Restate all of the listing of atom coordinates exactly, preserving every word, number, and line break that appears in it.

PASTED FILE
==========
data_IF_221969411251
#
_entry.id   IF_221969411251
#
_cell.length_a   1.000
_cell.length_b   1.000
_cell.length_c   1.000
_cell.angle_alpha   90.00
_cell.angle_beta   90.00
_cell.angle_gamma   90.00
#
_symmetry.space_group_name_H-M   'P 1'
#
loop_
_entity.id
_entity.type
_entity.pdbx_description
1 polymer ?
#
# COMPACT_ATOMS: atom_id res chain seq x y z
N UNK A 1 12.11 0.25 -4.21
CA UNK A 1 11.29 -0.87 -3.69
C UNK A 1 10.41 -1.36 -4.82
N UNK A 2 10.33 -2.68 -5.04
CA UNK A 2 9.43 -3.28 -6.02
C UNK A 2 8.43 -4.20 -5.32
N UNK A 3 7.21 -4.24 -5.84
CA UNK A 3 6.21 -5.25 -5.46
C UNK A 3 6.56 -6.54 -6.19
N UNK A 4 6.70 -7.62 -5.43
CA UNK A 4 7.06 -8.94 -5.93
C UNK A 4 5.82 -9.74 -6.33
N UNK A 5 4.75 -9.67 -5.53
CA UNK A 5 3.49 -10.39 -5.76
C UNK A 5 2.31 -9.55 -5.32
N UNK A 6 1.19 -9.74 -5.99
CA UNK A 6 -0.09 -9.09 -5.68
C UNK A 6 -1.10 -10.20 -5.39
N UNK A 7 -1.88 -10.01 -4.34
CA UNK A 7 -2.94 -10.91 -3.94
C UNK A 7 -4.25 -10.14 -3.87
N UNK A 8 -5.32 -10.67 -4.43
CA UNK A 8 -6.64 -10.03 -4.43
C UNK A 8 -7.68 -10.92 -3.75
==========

data_IF_221969411251
#
_entry.id   IF_221969411251
#
_cell.length_a   1.000
_cell.length_b   1.000
_cell.length_c   1.000
_cell.angle_alpha   90.00
_cell.angle_beta   90.00
_cell.angle_gamma   90.00
#
_symmetry.space_group_name_H-M   'P 1'
#
loop_
_entity.id
_entity.type
_entity.pdbx_description
1 polymer ?
#
# COMPACT_ATOMS: atom_id res chain seq x y z
N UNK A 1 12.11 0.25 -4.21
CA UNK A 1 11.29 -0.87 -3.69
C UNK A 1 10.41 -1.36 -4.82
N UNK A 2 10.33 -2.68 -5.04
CA UNK A 2 9.43 -3.28 -6.02
C UNK A 2 8.43 -4.20 -5.32
N UNK A 3 7.21 -4.24 -5.84
CA UNK A 3 6.21 -5.25 -5.46
C UNK A 3 6.56 -6.54 -6.19
N UNK A 4 6.70 -7.62 -5.43
CA UNK A 4 7.06 -8.94 -5.93
C UNK A 4 5.82 -9.74 -6.33
N UNK A 5 4.75 -9.67 -5.53
CA UNK A 5 3.49 -10.39 -5.76
C UNK A 5 2.31 -9.55 -5.32
N UNK A 6 1.19 -9.74 -5.99
CA UNK A 6 -0.09 -9.09 -5.68
C UNK A 6 -1.10 -10.20 -5.39
N UNK A 7 -1.88 -10.01 -4.34
CA UNK A 7 -2.94 -10.91 -3.94
C UNK A 7 -4.25 -10.14 -3.87
N UNK A 8 -5.32 -10.67 -4.43
CA UNK A 8 -6.64 -10.03 -4.43
C UNK A 8 -7.68 -10.92 -3.75